PARIS.- Chancellor Angela Merkel’s German Conservatives suffered a historic setback today in two regional votes, considered true tests for the federal legislative elections next September.
Fragile by mistakes made in managing the pandemic and a complicated financial scandal, The Christian Democratic Union (CDU) was heading towards its worst electoral result last night in the regional states of Baden-Württemberg and Rhineland-Palatinate, in the southwest of the country. The Chancellor’s party would not obtain more than 23.3% of the votes in the first land, against 27% five years ago. In the second, it would reach 23.3% against 31.8% in 2016.
True, the Conservatives were not the favorites in those two lander led respectively by the Greens and the SPD Social Democrats. But This very bad result represents a very bad omen for the legislatures of September 26. The wave of revelations surrounding the so-called “chinstrap scandal” and growing criticism of the management of the health crisis weakened Merkel’s party considerably.
“The CDU is going through its worst crisis” since the black box scandal that brought down former Chancellor Helmut Khol in the late 1990s, estimated Jean-Dominique Juliani, President of the Robert Schuman Foundation.
This time, it is mainly about suspicions of commissions received at the beginning of the epidemic by party deputies for contracts to purchase chinstraps, which clouds the image of the government majority.
“That scandal weighed heavily on today’s results”, acknowledged last night the CDU Secretary General Paul Ziemiak, which promised “zero tolerance” for the misappropriations of those “who get rich during the crisis.”
On the contrary, the Greens, who hope to enter the federal government in the next legislative elections, congratulated themselves for the “super start” of the electoral sequence – which will include the renewal of six regional governments – marked by a broad victory in the land of Baden -Wurtemberg (probably 31% of the votes), which they have led for a decade. In this prosperous region, the heart of the auto industry, the popular environmentalist Winfried Kretschann (72 years old) is earning more and more points.
The coalition with the CDU who has been running Kretschann for five years It is perceived as the laboratory of an eventual national alliance between both parties after the federal elections.. Today’s broad victory allows them to negotiate a new regional alliance either again with the CDU, with the Social Democrats or with the Liberals of the FPD, who would have obtained around 11%. And even think of a formula that includes three parties.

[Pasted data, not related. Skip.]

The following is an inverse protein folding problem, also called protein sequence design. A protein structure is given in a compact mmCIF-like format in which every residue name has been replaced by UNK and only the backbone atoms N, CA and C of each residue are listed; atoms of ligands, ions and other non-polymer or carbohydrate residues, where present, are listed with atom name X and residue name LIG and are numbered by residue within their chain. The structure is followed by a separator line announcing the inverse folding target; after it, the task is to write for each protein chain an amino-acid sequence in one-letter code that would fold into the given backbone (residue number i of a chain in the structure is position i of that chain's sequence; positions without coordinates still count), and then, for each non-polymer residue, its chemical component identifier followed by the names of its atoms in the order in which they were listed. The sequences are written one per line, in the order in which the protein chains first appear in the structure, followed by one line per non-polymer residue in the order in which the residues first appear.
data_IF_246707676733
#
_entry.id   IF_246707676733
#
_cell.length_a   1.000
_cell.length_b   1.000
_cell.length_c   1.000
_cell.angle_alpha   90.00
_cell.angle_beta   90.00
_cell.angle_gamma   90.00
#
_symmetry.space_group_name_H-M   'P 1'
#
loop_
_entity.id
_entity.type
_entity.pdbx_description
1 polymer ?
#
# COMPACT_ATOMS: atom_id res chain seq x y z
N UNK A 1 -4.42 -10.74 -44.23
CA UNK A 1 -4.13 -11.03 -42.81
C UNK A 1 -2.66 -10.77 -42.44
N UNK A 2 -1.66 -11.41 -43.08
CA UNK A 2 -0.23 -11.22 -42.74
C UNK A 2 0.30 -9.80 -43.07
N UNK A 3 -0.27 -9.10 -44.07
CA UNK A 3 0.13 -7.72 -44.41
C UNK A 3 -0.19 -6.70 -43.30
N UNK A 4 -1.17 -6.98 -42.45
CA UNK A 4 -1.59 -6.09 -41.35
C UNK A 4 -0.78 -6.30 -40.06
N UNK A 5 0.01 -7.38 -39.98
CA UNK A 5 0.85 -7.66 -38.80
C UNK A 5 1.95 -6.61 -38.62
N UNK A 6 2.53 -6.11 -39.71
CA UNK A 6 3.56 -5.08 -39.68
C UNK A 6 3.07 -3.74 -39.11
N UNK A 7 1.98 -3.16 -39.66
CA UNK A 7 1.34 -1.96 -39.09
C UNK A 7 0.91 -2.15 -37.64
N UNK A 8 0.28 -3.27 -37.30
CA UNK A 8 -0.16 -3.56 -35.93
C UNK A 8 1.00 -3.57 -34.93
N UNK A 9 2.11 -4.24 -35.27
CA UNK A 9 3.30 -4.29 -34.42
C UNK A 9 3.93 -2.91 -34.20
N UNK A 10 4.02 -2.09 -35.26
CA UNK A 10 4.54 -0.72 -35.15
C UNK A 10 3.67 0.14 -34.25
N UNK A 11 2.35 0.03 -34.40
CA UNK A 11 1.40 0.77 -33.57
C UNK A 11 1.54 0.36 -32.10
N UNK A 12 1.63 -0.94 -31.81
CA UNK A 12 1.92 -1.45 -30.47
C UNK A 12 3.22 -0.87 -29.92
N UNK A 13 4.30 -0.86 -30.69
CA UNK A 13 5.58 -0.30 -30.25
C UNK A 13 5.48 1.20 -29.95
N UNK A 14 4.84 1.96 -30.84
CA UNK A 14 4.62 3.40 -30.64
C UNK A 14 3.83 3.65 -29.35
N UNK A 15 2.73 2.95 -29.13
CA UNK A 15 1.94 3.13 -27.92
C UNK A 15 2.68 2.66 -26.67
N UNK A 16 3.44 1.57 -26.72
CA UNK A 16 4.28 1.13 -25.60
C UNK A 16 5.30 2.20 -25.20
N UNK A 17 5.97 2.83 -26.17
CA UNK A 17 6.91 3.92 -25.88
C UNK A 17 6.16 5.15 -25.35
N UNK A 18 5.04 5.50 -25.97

In the Land of Rhineland-Palatinate, the CDU came far behind the outgoing leader, the leader of the local Social Democracy, Malu Dreyer (between 33% and 35%).
Nor does the pandemic appear to have benefited the extreme right of Alternative for Germany (AfD), which fell more than 4% in both lander.
These results undoubtedly represent a great disappointment for the German Chancellor. After 16 years in power and an intact popular confidence –Despite some temporary stumbling blocks– Angela Merkel hoped to leave a solidly located party to face the next elections. After leading the polls a year ago with 40% favorable opinions, the CDU and its Bavarian ally, the CSU, recently fell to 33% of voting intentions, the level they had before the pandemic.
Two of your deputies, Georg Nüsslein (CSU) and Nikolas Löbel (CDU), had to leave their respective parties, suspected of having enriched themselves thanks to the epidemic, serving as intermediaries with manufacturers in the official purchase of anti-Covid chinstraps. Another conservative deputy resigned on Thursday after being criticized for the publication of advertisements from Azerbaijan – a country rich in hydrocarbons and caviar, but far from being a model of respect for human rights – in a national newspaper that he himself directs.
This defeat weighs heavily on Armin Laschet’s ambitions, recently elected to the head of the CDU, that he must convince his affiliates that he is the best conservative candidate for chancery. For the moment, Bavarian CSU leader Markus Söder outperforms him in polls. Questioned at the end of February by the Kantar institute, 50% of those polled considered him the best of the candidates to replace Merkel, against 24% in favor of Laschet.
The “mask scandal” weighs on millions of Germans, who a year after the start of the pandemic are fed up with restrictions and increasingly doubt the strategy chosen by the government.
The difficulties of supplying vaccines against Covid-19, which suffers not only Germany but the entire European Union (EU), added to the recent increase in contamination caused by new variants of the virus, accentuate discontent. At the same time, health authorities no longer hide their concern about what they consider “the beginning of a third wave” of the pandemic.